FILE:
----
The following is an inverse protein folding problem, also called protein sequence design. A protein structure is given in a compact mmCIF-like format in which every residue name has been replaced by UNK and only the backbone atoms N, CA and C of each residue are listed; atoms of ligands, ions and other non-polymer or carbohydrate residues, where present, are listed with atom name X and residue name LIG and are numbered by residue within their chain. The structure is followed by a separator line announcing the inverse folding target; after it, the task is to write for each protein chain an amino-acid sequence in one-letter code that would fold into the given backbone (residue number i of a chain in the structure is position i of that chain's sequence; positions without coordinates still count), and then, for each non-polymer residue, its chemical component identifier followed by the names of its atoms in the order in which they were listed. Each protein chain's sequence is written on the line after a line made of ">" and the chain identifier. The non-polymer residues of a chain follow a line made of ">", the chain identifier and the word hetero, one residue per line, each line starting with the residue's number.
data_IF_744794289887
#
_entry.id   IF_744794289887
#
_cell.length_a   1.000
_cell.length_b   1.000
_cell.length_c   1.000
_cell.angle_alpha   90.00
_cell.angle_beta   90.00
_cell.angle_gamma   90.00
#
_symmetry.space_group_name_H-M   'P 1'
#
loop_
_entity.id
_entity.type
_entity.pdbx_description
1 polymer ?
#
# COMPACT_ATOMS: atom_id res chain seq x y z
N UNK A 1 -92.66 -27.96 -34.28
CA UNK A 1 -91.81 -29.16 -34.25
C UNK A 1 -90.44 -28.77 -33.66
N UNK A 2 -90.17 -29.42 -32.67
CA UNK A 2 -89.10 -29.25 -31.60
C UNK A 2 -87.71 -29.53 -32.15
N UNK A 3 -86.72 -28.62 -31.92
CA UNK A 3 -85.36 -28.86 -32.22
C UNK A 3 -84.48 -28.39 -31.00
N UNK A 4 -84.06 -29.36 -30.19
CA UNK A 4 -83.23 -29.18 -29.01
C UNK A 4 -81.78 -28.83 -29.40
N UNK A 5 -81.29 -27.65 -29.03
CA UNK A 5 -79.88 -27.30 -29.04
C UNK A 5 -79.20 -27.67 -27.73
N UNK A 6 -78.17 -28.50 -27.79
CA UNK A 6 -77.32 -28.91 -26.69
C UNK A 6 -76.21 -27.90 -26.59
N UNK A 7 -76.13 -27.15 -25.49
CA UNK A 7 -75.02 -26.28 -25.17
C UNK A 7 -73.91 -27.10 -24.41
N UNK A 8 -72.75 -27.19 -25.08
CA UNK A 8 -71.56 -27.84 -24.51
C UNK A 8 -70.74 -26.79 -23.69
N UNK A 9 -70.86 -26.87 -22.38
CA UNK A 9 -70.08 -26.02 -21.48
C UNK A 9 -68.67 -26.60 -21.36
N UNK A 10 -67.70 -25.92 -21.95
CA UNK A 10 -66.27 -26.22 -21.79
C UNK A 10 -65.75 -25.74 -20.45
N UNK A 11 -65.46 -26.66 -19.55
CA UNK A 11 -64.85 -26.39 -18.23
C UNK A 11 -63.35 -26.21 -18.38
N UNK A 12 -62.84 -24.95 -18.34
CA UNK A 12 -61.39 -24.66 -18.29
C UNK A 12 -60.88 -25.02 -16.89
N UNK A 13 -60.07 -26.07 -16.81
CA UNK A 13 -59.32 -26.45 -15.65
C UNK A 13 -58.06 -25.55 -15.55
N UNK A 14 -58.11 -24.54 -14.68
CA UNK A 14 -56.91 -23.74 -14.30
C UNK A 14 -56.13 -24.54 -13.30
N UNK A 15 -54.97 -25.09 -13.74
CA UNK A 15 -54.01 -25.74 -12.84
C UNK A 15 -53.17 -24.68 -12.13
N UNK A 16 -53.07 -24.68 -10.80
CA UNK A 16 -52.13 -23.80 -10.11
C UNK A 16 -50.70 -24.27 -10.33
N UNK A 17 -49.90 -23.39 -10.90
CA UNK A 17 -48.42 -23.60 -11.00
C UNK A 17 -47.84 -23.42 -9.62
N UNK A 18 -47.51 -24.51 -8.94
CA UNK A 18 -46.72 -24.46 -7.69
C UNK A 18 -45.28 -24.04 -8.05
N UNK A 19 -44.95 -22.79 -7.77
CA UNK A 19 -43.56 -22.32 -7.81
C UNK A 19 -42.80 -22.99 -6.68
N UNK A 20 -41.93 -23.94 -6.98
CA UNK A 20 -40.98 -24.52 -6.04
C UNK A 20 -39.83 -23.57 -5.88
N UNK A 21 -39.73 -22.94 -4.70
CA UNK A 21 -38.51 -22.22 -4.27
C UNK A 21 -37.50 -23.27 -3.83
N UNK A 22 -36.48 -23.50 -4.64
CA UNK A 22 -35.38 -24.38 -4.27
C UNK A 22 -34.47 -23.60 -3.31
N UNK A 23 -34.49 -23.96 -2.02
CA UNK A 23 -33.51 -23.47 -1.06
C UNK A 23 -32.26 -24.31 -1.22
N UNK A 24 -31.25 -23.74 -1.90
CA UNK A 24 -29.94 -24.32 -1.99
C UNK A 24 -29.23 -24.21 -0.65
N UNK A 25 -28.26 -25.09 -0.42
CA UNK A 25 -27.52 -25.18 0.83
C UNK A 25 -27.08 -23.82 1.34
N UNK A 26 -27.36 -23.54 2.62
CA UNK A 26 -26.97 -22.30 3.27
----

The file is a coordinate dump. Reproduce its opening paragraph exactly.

The following is an inverse protein folding problem, also called protein sequence design. A protein structure is given in a compact mmCIF-like format in which every residue name has been replaced by UNK and only the backbone atoms N, CA and C of each residue are listed; atoms of ligands, ions and other non-polymer or carbohydrate residues, where present, are listed with atom name X and residue name LIG and are numbered by residue within their chain. The structure is followed by a separator line announcing the inverse folding target; after it, the task is to write for each protein chain an amino-acid sequence in one-letter code that would fold into the given backbone (residue number i of a chain in the structure is position i of that chain's sequence; positions without coordinates still count), and then, for each non-polymer residue, its chemical component identifier followed by the names of its atoms in the order in which they were listed. Each protein chain's sequence is written on the line after a line made of ">" and the chain identifier. The non-polymer residues of a chain follow a line made of ">", the chain identifier and the word hetero, one residue per line, each line starting with the residue's number.